The findings from Experiment 1 provide some insights into infants’ understanding of the generalizability of human preferences. First, after repeatedly watching the habituation actor indicating his or her preference for the target object while ignoring the distractor object, 13-month olds looked longer only when the actor later preferred the different shaped test distractor but not the different colored test target. Therefore, infants seem to recognize that when a person prefers a particular object, he or she may also prefer another object of the same shape but different color. Moreover, it was found that infants’ looking time toward the test target and distractor trials did not differ for a new actor who never expressed his or her preference for any of the objects before. Thus, infants found the events equally acceptable when the new actor preferred the test target or distractor. This important finding further suggests that infants do not expect the preference for objects of a particular kind (i.e., objects that share the same shape but only differ in color) to generalize to another individual whose preference is unknown.

Furthermore, key findings from the “which is it” tests provide incremental evidence about infants ability to generalize preferences. When asked by the habituation actor to look at his or her preferred object, 13-month olds looked longer at the test target during their first fixation, fixated on the test target more times, and also for a longer period of time. Therefore, infants in the present study did not only show a novelty response when the habituation actor changed his or her previous preference but also actively identified the actor’s preferred object even if the object had changed color. By contrast, when the new actor asked the infants to find his or her preferred object, 13-month olds did not discriminate between the test target and distractor. This again illustrates that although infants expect the same person to prefer objects that only differ in color, they do not hold the same expectation for another individual who has never shown his or her preference before.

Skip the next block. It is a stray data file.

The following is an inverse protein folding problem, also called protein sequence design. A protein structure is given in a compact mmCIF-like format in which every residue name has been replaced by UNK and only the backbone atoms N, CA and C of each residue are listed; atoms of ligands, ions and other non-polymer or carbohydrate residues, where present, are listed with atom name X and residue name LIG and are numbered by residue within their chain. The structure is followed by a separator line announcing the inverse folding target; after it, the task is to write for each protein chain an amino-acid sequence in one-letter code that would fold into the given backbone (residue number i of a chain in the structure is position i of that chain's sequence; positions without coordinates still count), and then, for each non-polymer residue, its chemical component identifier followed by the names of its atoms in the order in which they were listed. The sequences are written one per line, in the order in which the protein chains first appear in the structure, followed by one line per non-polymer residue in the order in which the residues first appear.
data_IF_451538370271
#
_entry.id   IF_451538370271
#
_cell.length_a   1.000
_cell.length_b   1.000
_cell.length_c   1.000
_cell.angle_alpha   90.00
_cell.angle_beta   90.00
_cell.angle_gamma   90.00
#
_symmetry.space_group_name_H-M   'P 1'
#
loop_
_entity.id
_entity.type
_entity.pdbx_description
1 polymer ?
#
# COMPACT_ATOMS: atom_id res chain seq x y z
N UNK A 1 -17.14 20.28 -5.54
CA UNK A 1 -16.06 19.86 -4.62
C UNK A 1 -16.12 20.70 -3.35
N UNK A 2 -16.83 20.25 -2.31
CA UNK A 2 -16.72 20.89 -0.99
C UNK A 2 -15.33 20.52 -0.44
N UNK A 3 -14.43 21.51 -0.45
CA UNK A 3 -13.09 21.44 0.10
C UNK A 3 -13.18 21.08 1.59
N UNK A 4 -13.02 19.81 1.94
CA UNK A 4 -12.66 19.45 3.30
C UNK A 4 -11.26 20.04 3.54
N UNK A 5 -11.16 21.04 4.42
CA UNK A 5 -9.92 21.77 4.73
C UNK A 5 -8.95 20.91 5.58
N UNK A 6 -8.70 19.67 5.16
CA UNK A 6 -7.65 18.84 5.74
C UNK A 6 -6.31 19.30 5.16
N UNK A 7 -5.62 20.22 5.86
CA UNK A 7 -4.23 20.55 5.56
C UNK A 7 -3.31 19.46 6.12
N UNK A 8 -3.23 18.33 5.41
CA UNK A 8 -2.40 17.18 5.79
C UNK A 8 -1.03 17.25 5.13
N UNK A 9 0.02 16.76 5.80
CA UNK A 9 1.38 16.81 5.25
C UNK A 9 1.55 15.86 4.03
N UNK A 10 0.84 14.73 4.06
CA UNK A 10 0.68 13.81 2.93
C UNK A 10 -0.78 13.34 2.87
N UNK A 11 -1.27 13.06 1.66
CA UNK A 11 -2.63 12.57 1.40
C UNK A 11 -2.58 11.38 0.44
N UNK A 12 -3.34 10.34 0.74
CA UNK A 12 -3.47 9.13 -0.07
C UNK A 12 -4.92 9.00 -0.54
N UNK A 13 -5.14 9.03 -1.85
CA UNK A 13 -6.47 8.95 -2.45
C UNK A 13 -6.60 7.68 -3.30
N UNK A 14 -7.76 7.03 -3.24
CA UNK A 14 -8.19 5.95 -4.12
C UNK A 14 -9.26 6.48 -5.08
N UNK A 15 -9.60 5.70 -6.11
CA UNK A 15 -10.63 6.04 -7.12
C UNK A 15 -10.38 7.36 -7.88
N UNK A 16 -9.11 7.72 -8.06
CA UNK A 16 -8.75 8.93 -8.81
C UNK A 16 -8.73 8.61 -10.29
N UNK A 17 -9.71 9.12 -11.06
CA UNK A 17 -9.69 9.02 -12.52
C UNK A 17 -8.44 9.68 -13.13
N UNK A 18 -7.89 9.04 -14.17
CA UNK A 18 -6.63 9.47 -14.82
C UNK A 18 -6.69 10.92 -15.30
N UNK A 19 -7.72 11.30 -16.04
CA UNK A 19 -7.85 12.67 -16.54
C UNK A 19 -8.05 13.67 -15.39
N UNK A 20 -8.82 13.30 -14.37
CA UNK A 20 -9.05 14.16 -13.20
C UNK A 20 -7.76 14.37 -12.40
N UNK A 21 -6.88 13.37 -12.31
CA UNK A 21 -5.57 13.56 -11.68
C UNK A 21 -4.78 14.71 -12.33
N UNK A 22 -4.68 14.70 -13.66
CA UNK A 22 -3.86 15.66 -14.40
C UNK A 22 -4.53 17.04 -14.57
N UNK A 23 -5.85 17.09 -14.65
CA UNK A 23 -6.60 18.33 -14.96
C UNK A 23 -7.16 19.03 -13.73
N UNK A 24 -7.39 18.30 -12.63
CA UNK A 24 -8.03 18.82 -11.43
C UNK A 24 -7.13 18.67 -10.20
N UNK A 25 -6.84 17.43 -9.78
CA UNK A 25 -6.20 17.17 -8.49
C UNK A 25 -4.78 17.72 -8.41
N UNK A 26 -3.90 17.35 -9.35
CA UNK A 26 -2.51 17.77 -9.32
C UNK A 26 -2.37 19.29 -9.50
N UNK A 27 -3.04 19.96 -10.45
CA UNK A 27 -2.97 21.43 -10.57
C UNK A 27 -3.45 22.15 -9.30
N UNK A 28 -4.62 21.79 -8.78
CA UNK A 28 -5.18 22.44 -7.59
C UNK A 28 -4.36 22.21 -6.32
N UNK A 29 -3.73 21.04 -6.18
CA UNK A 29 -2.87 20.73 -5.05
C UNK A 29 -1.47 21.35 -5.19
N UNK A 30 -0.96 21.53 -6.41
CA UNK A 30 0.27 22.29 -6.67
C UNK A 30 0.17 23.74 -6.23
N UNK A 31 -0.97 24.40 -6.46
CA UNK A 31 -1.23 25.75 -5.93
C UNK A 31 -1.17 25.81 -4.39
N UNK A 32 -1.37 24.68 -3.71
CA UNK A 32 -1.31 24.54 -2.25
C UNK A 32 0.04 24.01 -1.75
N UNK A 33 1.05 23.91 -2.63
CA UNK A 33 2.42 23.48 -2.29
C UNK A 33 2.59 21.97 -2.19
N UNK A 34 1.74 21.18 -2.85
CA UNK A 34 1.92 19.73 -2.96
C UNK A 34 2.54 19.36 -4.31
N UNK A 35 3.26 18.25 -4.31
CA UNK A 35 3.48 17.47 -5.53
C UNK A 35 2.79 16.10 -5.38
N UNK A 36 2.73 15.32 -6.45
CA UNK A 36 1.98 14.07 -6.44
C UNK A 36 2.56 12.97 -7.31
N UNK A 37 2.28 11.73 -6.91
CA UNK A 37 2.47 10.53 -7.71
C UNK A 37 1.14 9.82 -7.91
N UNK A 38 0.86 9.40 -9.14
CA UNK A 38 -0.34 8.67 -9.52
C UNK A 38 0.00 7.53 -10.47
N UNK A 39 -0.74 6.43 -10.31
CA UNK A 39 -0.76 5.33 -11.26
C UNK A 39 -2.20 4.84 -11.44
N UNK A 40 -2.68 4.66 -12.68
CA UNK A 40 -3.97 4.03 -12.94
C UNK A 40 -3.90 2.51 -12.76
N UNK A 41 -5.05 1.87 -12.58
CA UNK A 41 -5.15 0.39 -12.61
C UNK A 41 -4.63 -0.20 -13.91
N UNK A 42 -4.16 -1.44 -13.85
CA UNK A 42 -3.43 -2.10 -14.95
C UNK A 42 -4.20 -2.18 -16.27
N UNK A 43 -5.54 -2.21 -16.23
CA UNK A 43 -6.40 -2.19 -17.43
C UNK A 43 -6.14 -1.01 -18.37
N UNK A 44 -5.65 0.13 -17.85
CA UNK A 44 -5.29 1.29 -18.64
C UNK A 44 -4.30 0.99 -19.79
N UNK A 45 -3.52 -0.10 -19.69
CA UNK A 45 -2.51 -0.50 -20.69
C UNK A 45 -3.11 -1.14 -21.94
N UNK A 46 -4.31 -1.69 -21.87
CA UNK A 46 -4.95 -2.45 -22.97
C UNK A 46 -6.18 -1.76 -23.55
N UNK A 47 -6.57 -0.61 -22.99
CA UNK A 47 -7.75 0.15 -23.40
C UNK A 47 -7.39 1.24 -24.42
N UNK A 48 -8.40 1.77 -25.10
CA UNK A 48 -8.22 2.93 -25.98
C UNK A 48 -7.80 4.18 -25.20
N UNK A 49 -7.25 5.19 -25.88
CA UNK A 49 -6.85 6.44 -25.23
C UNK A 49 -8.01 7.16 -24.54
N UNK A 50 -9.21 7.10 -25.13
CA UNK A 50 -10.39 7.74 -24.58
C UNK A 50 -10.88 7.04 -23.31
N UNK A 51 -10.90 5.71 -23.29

It is important to note that out of the four variables that measured infants’ fixations in the “which is it” tests; infants’ average time to first fixation did not differ for the test target and distractor. This reveals that infants chose to first look at the target and distractor equally after the actors requested them to visually locate their preferred object. One possible explanation is that during the “which is it” trials, the objects were switched in position and in different colors; thus, infants could have spent the first look checking where the objects were or how the objects’ appearance had changed. This could in turn result in infants randomly looking at the two objects for their first fixation. Nonetheless, the other three variables indicate that overall infants in Experiment 1 fixated at the test target more and longer for the habituation actor. This demonstrates that infants possess at least a basic understanding about how a person’s object preference can be generalized.